Beaver River Sandstone (BRS) is a significant toolstone sourced from deposits in the oil sands region of northeastern Alberta. The Quarry of the Ancestors located near Fort McMurray, Alberta is perhaps the most well known outcrop deposit of BRS. Lithic assemblages from this area are dominated by BRS but artifacts of this material have also been recovered from archaeological sites in central Alberta and parts of Saskatchewan. BRS is described as an opaque grey to tan-coloured rock that is fine to medium-grained. In thin section, more details are apparent. The sand-sized particles are rounded to subangular quartz grains that are held together by silica cement. Hematite, tourmaline, mica, and other minerals have also been observed in small amounts. This information helps differentiate BRS from other silicified sediments, which have a different composition and texture.
Tertiary Hills Clinker
Tertiary Hills Clinker (THC) is a fascinating raw material that comes from the Northwest Territories. THC is found at archaeological sites throughout northern and central Alberta and its occurrence here yields information about past interactions between peoples inhabiting these regions. THC is a glassy, translucent to opaque rock that can range from white or light grey to light brown, red, and purple. The most unique aspect of this material are the tiny holes present throughout. These holes are at most 2mm in diameter, so some degree of magnification is required to see them clearly, and they may appear as dark speckles if they have been infilled with sediment. Thin section analysis shows that these are vesicles, or preserved gas bubbles in rock. This observation, along with results from other analytical techniques, demonstrated that THC formed from mudrock deposits that had been fused or melted through the burning of underground coal seams. This formation process means that the rock type is a clinker, rather than other similarly glassy rocks derived from volcanic eruptions.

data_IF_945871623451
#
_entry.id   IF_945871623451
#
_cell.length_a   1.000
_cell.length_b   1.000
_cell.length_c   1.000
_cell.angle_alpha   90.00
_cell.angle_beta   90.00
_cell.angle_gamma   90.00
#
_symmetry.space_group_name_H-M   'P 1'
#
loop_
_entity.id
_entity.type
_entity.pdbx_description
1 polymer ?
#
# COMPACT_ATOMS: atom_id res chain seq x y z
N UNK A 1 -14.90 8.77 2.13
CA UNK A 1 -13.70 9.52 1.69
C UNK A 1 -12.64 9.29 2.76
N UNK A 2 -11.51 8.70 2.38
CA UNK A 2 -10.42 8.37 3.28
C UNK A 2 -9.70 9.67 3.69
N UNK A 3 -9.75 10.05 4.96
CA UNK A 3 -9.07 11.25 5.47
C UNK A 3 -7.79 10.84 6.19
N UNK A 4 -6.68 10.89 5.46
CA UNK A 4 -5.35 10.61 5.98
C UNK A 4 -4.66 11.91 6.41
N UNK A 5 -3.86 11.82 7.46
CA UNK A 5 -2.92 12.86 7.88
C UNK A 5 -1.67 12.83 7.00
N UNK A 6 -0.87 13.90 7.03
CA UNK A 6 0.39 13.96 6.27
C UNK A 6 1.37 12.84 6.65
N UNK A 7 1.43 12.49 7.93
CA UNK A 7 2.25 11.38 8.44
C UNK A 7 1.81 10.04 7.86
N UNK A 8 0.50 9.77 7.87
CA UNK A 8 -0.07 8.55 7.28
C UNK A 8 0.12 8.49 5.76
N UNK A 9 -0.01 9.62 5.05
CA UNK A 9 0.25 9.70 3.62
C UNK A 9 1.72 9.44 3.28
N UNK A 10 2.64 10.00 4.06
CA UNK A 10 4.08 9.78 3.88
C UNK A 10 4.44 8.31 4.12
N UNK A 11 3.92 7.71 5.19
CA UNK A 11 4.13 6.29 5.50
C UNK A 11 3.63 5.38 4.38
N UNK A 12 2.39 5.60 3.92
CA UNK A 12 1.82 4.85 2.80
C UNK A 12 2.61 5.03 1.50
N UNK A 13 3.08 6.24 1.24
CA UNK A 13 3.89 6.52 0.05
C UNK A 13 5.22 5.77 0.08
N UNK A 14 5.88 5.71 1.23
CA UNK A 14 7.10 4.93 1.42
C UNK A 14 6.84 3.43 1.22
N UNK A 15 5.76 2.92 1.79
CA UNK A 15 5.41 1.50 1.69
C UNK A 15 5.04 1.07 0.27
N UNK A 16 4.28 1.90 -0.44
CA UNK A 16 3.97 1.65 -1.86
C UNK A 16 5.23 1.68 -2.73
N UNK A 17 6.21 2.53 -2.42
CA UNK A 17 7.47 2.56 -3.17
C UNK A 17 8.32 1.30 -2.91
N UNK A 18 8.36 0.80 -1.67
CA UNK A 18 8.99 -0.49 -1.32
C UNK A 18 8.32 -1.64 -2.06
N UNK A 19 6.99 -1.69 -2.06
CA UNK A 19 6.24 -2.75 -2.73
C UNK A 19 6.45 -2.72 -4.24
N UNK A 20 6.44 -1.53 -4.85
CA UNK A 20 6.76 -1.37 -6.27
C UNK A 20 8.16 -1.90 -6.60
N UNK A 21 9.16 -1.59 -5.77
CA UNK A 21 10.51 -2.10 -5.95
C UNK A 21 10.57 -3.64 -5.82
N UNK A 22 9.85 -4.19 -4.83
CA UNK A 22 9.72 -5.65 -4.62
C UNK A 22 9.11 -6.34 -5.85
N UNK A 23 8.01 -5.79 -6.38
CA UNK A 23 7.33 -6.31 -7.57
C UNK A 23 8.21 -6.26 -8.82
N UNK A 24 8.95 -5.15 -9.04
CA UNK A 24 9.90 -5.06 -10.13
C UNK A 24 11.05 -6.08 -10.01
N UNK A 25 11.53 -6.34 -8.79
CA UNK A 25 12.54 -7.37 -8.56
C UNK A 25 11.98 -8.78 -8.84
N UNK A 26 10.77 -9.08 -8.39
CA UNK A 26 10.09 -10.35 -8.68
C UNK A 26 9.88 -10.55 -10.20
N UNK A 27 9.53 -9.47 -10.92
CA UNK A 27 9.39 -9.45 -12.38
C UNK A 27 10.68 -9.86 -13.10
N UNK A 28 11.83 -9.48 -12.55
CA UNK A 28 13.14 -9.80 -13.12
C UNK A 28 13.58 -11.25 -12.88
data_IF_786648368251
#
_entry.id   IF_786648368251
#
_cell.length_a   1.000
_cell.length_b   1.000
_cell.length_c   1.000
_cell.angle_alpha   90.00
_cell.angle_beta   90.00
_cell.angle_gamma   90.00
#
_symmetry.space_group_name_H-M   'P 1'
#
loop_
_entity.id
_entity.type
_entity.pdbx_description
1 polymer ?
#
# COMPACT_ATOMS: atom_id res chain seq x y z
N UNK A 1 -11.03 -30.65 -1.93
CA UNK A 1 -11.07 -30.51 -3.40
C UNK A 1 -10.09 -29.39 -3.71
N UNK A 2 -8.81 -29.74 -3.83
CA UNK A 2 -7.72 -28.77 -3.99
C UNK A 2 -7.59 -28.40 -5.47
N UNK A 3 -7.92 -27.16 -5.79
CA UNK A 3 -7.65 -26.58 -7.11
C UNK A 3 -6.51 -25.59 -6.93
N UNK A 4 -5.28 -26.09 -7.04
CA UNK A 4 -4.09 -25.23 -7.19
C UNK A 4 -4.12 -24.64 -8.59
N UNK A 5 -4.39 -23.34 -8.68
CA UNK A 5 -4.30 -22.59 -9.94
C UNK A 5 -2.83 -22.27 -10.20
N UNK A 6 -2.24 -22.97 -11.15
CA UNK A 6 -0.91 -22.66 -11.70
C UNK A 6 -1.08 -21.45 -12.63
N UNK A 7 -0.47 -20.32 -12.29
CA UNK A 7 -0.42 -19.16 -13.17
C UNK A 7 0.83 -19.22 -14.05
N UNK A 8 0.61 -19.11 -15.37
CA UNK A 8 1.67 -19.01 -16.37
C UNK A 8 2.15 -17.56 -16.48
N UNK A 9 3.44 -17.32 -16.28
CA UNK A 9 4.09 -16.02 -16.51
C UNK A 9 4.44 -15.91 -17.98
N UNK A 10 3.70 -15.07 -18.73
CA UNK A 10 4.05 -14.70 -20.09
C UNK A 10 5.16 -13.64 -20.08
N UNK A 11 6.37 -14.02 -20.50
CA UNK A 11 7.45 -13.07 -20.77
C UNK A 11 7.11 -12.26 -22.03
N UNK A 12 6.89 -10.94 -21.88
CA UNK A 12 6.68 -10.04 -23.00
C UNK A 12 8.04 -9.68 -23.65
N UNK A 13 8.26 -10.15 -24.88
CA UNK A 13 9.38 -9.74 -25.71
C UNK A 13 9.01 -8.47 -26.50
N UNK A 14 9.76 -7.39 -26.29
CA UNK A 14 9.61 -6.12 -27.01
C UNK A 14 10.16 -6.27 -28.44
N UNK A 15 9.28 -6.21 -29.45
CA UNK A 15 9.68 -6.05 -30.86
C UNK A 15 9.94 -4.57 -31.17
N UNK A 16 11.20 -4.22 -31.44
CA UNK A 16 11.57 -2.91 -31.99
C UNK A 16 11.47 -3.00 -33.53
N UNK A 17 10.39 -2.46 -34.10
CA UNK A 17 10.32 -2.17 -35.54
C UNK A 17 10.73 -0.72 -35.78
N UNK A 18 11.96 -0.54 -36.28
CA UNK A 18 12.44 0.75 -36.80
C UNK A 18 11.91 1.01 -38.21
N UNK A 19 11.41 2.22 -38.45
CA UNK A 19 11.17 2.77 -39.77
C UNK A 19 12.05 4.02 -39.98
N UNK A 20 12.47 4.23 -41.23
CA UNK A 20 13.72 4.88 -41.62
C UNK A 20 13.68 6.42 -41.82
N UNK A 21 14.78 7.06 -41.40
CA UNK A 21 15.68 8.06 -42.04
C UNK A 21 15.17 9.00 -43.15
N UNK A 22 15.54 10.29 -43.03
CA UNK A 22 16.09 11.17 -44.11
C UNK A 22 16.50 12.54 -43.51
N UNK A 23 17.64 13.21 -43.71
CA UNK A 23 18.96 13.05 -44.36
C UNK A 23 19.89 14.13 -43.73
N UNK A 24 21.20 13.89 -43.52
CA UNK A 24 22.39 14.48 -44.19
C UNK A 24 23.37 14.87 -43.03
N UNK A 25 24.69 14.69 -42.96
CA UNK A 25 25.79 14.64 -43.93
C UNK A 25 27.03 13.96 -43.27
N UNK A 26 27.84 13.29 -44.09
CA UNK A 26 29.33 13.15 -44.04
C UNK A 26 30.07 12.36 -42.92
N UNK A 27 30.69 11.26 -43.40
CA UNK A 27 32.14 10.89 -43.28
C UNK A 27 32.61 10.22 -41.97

Grizzly Ridge Opal
Grizzly Ridge Opal (GRO) is a toolstone that outcrops near Deer Mountain in north-central Alberta. An archaeological site complex was discovered in this area that contained a number of flakes and unworked pieces of the raw material. Research efforts are currently underway to characterize GRO but thin section analysis has played a large role in naming the material. GRO is a relatively distinct looking raw material with vitreous white and brown patches throughout. At first the rock was deemed to be a chert, which by definition is primarily composed of microcrystalline or cryptocrystalline quartz. Thin section analysis revealed that, in addition to quartz, the rock contains a significant amount of opal, which informs how the material originated. Interestingly, small pieces of petrified wood were also identified in some samples, which reveals the conditions and environments in which the material formed.
Kristensen, T.J., M.R. Turney, R. Woywitka, B. Tsang, M. Gingras, P. Rennie, E. Robertson, T. Jones, J. Speakman, and J.W. Ives. 2016. Beaver River Sandstone: A silicified toolstone from northeast Alberta. In: Back on the Horse: Recent Developments in Archaeological and Palaeontological Research in Alberta, edited by R. Woywitka, pp. 136-153. Occasional Paper 36. Archaeological Survey of Alberta, Edmonton, Alberta
Kristensen, T.J., T.D. Andrews, G. MacKay, S.C. Lynch, M.J.M. Duke, A.J. Locock, and J.W. Ives. 2016. Tertiary Hills Clinker in Alberta: A partially fused vesicular toolstone from the Mackenzie Basin of Northwest Territories. In: Back on the Horse: Recent Developments in Archaeological and Palaeontological Research in Alberta, edited by R. Woywitka, pp. 100-112. Occasional Paper 36. Archaeological Survey of Alberta, Edmonton, Alberta.
Thank you to Dr. Andrew Locock for microscope images of Grizzly Ridge Opal, and Dr. Britta Jensen and Jordan Harvey for their help acquiring additional microscope images.